Our test also included tons of highway miles, where the gas mileage will be effected the most by the maximum wind resistance, therefore, if you infrequently drive highways, then this will likely be even less. You may also be happy to hear that even at 80 mph, the system stays pretty quiet on the roof. With a cross breeze, you may sometimes hear a very light whistle, but for the most part, the rack is extremely quiet.
Of course, this system is more expensive than DIY solutions. Riversmith’s solution is comparable to most other roof rod rack systems on the market. More expensive than some, and cheaper than others. When compared to others in the market, it is our opinion based on design, looks, functionality, materials, and cost, that this is the best value rack system on the market.
If you are an avid fly fisherman, and consistently use your vehicle to get to fishing destinations, this system certainly has the value.
After several years of heavy use, the system operates exactly as it did day one. We only have the Riversmith logo starting to peel. That’s it. I’d say this is extremely durable, and we anticipate having this for our lifetime.
Ease Of Installation
The directions are clear, the tools included work great, and are easy to use. It tooks us between 35-45 minutes to unpackage the box, pull out the instructions, and put together the rod rack on our floor, carry to the car, and secure on top. The assembly is easy with one person, two will help on a couple points. For placing on the vehicle, we recommend having a second person help position and hold while it is tightened.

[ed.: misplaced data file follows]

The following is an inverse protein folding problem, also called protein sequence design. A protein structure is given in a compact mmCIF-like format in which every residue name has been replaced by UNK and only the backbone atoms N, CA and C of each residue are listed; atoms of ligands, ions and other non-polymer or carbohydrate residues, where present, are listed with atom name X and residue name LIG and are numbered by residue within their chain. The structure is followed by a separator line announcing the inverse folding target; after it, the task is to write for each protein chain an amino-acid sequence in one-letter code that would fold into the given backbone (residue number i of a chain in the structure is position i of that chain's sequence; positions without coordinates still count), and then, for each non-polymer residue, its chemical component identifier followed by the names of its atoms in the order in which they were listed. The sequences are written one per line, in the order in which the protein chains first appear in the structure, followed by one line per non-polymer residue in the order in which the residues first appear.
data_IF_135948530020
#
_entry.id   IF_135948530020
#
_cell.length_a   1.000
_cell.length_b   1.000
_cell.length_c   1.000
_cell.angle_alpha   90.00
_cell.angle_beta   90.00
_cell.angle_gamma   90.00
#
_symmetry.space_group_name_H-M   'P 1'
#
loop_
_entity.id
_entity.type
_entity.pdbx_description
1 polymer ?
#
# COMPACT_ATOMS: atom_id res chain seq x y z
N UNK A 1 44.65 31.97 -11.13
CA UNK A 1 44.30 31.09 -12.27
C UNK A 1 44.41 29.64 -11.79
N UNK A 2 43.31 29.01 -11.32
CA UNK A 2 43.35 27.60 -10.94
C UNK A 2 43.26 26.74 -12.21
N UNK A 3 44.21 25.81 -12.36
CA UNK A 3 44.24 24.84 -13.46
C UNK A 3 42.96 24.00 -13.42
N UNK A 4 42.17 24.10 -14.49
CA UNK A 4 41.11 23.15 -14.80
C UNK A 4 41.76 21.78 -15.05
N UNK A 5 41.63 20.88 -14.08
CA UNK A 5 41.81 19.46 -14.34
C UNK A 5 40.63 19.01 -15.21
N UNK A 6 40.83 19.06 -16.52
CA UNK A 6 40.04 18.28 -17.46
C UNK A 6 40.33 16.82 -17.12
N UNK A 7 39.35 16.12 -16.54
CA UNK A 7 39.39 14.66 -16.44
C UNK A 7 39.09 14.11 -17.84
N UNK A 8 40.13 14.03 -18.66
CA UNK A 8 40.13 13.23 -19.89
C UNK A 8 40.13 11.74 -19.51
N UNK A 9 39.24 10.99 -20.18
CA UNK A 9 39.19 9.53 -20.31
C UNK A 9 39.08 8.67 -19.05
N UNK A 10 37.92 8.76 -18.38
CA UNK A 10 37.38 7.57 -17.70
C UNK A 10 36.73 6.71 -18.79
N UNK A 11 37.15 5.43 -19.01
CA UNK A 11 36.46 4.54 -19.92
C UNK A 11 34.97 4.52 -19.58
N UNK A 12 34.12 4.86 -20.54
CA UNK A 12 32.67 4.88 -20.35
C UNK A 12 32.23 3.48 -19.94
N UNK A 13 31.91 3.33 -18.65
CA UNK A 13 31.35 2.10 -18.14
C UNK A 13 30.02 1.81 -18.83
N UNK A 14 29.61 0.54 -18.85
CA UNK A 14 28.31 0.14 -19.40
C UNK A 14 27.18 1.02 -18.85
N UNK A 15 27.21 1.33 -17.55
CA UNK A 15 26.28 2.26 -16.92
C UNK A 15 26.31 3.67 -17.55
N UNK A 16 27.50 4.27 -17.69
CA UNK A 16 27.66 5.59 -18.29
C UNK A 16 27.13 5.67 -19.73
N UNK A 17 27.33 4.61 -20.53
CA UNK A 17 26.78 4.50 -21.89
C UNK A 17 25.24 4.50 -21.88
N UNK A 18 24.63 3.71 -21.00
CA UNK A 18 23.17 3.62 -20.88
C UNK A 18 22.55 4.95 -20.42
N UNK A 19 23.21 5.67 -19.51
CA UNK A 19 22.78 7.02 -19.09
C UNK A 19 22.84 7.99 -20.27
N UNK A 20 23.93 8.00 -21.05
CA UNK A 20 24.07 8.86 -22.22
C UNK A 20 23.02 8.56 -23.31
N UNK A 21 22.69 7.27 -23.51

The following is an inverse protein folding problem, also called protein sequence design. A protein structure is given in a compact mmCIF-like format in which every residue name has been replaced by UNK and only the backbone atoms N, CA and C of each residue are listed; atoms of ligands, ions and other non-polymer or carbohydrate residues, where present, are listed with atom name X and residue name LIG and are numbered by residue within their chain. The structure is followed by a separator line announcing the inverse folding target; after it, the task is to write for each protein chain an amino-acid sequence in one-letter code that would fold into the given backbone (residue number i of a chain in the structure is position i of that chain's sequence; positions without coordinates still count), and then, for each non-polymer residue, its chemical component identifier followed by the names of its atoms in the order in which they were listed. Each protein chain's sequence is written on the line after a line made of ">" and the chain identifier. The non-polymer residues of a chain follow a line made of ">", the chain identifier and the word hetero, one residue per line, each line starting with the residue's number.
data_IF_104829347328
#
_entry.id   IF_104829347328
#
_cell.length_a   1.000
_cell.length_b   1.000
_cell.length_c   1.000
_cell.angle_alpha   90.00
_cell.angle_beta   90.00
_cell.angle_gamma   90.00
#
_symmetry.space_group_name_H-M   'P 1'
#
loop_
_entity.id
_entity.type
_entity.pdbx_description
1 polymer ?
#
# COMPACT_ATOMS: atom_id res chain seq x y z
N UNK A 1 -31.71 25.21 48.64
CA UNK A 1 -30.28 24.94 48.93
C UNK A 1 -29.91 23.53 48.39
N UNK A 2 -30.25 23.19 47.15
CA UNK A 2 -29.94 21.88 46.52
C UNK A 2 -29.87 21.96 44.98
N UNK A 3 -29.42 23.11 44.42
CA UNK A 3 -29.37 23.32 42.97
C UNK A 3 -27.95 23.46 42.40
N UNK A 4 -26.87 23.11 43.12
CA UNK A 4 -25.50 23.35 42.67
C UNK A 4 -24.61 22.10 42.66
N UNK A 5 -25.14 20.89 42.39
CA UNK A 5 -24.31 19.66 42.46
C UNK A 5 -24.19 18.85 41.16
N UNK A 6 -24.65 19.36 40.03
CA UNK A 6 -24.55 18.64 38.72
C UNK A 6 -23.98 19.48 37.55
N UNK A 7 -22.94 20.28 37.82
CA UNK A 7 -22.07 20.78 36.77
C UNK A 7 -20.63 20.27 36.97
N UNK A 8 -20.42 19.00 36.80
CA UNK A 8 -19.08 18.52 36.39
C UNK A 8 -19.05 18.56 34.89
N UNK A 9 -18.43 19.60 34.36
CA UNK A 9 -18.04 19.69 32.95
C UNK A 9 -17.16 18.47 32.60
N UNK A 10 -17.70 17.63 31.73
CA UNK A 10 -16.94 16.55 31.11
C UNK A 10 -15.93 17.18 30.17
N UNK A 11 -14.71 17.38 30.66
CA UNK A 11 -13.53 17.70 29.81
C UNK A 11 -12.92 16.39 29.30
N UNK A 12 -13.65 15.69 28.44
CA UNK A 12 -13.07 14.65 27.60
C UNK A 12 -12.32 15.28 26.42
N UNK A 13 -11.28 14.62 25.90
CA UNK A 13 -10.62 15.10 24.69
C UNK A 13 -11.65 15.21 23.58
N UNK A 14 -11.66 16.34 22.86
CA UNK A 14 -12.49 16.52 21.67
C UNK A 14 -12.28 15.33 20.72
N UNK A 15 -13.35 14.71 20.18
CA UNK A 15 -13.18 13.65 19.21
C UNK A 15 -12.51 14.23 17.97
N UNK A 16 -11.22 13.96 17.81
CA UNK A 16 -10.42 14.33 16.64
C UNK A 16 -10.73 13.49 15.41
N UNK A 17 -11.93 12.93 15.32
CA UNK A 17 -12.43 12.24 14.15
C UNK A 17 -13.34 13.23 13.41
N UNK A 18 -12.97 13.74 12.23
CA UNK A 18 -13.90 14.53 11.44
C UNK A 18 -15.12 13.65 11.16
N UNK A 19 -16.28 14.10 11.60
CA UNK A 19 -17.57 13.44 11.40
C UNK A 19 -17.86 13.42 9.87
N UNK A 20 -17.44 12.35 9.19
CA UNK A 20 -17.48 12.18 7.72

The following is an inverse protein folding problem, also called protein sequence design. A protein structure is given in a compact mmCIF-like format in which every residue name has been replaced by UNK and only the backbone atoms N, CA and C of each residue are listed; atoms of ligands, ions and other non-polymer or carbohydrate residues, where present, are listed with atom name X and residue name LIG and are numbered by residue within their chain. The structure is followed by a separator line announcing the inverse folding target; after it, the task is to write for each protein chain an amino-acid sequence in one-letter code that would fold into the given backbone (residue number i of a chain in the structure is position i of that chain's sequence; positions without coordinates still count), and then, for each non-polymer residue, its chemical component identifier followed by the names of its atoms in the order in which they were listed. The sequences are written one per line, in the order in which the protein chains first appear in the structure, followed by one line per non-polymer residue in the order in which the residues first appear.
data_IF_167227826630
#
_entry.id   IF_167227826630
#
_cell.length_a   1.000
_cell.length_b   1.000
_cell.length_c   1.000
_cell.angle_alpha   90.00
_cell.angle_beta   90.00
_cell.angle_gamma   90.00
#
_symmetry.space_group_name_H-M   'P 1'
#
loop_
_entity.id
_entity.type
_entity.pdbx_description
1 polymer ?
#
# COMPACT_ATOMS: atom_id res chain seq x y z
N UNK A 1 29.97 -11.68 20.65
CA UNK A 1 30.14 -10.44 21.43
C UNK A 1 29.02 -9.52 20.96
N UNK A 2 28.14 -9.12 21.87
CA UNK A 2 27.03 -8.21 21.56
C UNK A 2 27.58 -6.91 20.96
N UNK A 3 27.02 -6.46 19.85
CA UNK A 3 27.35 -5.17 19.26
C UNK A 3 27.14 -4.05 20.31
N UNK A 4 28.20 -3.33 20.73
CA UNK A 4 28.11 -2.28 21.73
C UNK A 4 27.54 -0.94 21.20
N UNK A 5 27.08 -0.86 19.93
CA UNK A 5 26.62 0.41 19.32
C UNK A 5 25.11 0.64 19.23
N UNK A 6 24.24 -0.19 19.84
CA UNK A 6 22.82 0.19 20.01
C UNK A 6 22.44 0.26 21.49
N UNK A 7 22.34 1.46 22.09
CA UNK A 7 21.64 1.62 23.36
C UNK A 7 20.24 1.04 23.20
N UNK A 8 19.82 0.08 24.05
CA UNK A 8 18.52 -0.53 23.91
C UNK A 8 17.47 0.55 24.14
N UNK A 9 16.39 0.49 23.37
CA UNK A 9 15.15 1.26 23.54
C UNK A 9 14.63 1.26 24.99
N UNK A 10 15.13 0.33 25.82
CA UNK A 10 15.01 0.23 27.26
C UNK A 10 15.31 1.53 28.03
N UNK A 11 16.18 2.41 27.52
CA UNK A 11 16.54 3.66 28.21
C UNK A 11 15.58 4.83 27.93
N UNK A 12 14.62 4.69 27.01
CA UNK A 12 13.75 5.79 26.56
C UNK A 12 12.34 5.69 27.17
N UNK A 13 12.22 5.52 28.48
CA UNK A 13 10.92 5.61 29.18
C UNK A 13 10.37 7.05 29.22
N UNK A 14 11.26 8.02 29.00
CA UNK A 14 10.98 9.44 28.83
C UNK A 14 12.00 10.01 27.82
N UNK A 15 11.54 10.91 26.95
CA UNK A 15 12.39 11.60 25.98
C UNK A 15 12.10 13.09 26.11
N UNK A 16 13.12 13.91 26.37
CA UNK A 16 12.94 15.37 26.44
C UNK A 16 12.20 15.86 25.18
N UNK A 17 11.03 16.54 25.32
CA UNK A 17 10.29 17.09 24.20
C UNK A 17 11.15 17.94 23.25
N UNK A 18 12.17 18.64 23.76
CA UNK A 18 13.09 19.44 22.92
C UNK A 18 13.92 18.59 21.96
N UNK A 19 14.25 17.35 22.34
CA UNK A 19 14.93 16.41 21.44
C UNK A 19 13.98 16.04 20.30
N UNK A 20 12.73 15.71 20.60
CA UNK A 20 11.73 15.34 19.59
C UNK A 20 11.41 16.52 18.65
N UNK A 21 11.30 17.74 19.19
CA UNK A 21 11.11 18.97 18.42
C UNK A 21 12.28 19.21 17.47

Here is the manual for installation. This will give you an idea of the simplicity of installation.
Recommendation And Overall Thoughts:
Of course, the Riversmith fly rod roof rack has an upfront cost that is a barrier to those with lower budgets. While a rack system isn’t a complete necessity, it does add safety, functionality, and some seriously good fishing vibes to your vehicle. Therefore, we recommend this system for those that fish at least a couple times per month. If you are fishing that frequently, Riversmith is going to make your experience simpler and better. See below for a few pictures of some of our awesome trips that resulted in many fish surrounded by stunning scenery.
Have any questions about the rack system? Don’t hesitate to reach out to us or the Riversmith team.
Max DesMarais is the founder of Hiking & Fishing. He has a passion for the outdoors and making outdoor education and adventure more accessible. Max is a published author for various outdoor and marketing websites. He is an experienced hiker, backpacker, fly fisherman, trail runner, and spends his free time in the outdoors. These adventures allow him to test gear, learn new skills, and experience new places so that he can educate others. You can read more about him here: hikingandfishing/about